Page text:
Addressing of discrete volumes of fluids in microfluidic structures to a particular detection/reaction spot is an important task in many applications. If properly imposed, DC electric field can induce electrophoretic transport to efficiently control a droplet trajectory. It is well known that water droplets dispersed in a dielectric fluid can be charged due to a faradaic reaction at a microelectrode surface. Unfortunately, there are many other two- or multiphase liquid systems, e.g. oil droplets dispersed in water phase or two immiscible water phases (based e.g. on polyethyleneglycol), in which charging cannot be carried out by this simple method. Here we will discuss three alternative techniques that could be employed in liquid addressing:
i) We have observed that electrophoretic addressing of droplets is possible in complex systems that consist of two immiscible water phases. Surface electric charge is spontaneously formed at the interface. We will show experimental arrangement, in which oriented motion of droplets was observed. Dependences of migration velocity on applied electric field will be presented.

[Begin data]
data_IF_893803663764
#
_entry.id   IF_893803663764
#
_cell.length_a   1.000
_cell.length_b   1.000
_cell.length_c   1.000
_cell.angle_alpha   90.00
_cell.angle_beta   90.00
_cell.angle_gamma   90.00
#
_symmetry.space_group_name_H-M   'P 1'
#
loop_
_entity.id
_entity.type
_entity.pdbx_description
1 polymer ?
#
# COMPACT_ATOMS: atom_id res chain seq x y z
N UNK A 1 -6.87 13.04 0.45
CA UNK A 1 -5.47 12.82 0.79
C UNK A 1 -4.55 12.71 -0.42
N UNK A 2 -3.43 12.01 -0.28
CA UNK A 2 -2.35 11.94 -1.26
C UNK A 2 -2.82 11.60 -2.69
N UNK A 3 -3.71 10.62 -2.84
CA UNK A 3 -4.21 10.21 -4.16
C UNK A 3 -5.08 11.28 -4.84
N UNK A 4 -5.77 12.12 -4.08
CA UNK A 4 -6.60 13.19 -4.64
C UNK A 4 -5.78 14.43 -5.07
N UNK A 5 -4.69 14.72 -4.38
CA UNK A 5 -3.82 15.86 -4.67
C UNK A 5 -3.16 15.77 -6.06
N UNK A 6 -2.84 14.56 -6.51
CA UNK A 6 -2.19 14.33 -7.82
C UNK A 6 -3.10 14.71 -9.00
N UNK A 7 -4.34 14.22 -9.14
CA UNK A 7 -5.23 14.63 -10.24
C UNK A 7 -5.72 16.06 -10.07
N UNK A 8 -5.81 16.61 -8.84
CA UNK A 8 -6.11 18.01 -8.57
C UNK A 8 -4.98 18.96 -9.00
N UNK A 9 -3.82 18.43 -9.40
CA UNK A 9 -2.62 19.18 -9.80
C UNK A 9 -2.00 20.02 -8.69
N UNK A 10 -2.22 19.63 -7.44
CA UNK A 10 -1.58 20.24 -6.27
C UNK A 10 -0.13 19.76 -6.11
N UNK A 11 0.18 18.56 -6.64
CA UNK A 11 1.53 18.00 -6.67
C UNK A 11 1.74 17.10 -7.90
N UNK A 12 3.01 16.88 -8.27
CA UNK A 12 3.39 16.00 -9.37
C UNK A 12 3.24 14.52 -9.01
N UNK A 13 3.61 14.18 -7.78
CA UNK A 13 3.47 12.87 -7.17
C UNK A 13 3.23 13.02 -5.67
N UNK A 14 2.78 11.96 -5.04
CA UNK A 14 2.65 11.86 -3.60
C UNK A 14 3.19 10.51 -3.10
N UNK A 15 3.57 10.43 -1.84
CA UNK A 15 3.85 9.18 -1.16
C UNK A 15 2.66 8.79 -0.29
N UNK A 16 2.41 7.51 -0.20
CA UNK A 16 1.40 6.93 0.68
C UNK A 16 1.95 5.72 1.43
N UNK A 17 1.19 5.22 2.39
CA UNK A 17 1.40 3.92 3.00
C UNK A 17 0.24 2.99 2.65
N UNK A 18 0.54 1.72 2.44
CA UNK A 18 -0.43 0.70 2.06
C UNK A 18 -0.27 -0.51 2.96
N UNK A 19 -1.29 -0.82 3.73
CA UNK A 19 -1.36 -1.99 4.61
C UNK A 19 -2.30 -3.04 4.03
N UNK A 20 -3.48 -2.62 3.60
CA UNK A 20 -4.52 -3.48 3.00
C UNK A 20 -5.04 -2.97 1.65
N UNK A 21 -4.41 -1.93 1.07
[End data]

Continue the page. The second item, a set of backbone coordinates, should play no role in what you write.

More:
ii) Another mechanism is related to water in oil systems. Instead of the faradaic current injection from an external electric circuit, passive charging can be carried out to get a charged droplet. The passive charging is based on the use of an electrode from a material that spontaneously dissolves in a water solution. We will critically evaluate this mechanism in the view of our experimental results.
iii) Oil in water droplets can be manipulated by DC electric field when an ionic surfactant that adsorbs to the water-oil interface is used. Electric field polarity and properly selected ionic surfactant can lead to oriented transport of oil droplets. Preliminary results that we have achieved will also be presented.
See more of this Group/Topical: 2015 Annual Meeting of the AES Electrophoresis Society